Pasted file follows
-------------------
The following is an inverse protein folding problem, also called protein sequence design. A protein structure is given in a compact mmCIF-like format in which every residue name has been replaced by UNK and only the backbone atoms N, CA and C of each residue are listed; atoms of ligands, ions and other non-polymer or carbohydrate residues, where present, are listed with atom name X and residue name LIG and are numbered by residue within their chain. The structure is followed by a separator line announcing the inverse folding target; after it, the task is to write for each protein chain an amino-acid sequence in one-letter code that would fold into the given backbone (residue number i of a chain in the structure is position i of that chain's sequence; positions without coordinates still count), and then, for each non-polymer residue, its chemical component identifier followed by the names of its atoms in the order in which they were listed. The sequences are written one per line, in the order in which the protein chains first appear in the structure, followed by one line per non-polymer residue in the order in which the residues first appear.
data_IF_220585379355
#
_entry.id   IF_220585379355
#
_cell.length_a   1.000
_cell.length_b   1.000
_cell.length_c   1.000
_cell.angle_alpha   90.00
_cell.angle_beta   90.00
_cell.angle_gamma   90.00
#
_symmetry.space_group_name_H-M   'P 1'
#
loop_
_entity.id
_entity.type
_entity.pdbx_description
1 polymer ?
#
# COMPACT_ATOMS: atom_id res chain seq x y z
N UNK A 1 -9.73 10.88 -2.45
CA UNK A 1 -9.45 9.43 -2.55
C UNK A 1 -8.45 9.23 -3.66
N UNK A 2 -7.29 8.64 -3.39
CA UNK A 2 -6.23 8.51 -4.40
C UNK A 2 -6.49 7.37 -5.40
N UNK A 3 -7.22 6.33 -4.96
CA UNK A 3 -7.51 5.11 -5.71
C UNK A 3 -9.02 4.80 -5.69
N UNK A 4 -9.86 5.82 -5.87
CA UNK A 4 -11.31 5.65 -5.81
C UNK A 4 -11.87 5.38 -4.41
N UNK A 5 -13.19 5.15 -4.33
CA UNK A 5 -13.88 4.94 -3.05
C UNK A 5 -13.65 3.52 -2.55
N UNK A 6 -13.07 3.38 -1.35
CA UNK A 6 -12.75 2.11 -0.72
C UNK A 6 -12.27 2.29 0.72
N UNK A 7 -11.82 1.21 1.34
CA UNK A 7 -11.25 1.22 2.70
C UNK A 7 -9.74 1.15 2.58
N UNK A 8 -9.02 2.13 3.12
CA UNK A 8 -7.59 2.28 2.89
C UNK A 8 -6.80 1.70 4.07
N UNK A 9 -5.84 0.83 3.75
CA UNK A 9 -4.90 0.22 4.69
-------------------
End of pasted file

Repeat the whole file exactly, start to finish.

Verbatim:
The following is an inverse protein folding problem, also called protein sequence design. A protein structure is given in a compact mmCIF-like format in which every residue name has been replaced by UNK and only the backbone atoms N, CA and C of each residue are listed; atoms of ligands, ions and other non-polymer or carbohydrate residues, where present, are listed with atom name X and residue name LIG and are numbered by residue within their chain. The structure is followed by a separator line announcing the inverse folding target; after it, the task is to write for each protein chain an amino-acid sequence in one-letter code that would fold into the given backbone (residue number i of a chain in the structure is position i of that chain's sequence; positions without coordinates still count), and then, for each non-polymer residue, its chemical component identifier followed by the names of its atoms in the order in which they were listed. The sequences are written one per line, in the order in which the protein chains first appear in the structure, followed by one line per non-polymer residue in the order in which the residues first appear.
data_IF_220585379355
#
_entry.id   IF_220585379355
#
_cell.length_a   1.000
_cell.length_b   1.000
_cell.length_c   1.000
_cell.angle_alpha   90.00
_cell.angle_beta   90.00
_cell.angle_gamma   90.00
#
_symmetry.space_group_name_H-M   'P 1'
#
loop_
_entity.id
_entity.type
_entity.pdbx_description
1 polymer ?
#
# COMPACT_ATOMS: atom_id res chain seq x y z
N UNK A 1 -9.73 10.88 -2.45
CA UNK A 1 -9.45 9.43 -2.55
C UNK A 1 -8.45 9.23 -3.66
N UNK A 2 -7.29 8.64 -3.39
CA UNK A 2 -6.23 8.51 -4.40
C UNK A 2 -6.49 7.37 -5.40
N UNK A 3 -7.22 6.33 -4.96
CA UNK A 3 -7.51 5.11 -5.71
C UNK A 3 -9.02 4.80 -5.69
N UNK A 4 -9.86 5.82 -5.87
CA UNK A 4 -11.31 5.65 -5.81
C UNK A 4 -11.87 5.38 -4.41
N UNK A 5 -13.19 5.15 -4.33
CA UNK A 5 -13.88 4.94 -3.05
C UNK A 5 -13.65 3.52 -2.55
N UNK A 6 -13.07 3.38 -1.35
CA UNK A 6 -12.75 2.11 -0.72
C UNK A 6 -12.27 2.29 0.72
N UNK A 7 -11.82 1.21 1.34
CA UNK A 7 -11.25 1.22 2.70
C UNK A 7 -9.74 1.15 2.58
N UNK A 8 -9.02 2.13 3.12
CA UNK A 8 -7.59 2.28 2.89
C UNK A 8 -6.80 1.70 4.07
N UNK A 9 -5.84 0.83 3.75
CA UNK A 9 -4.90 0.22 4.69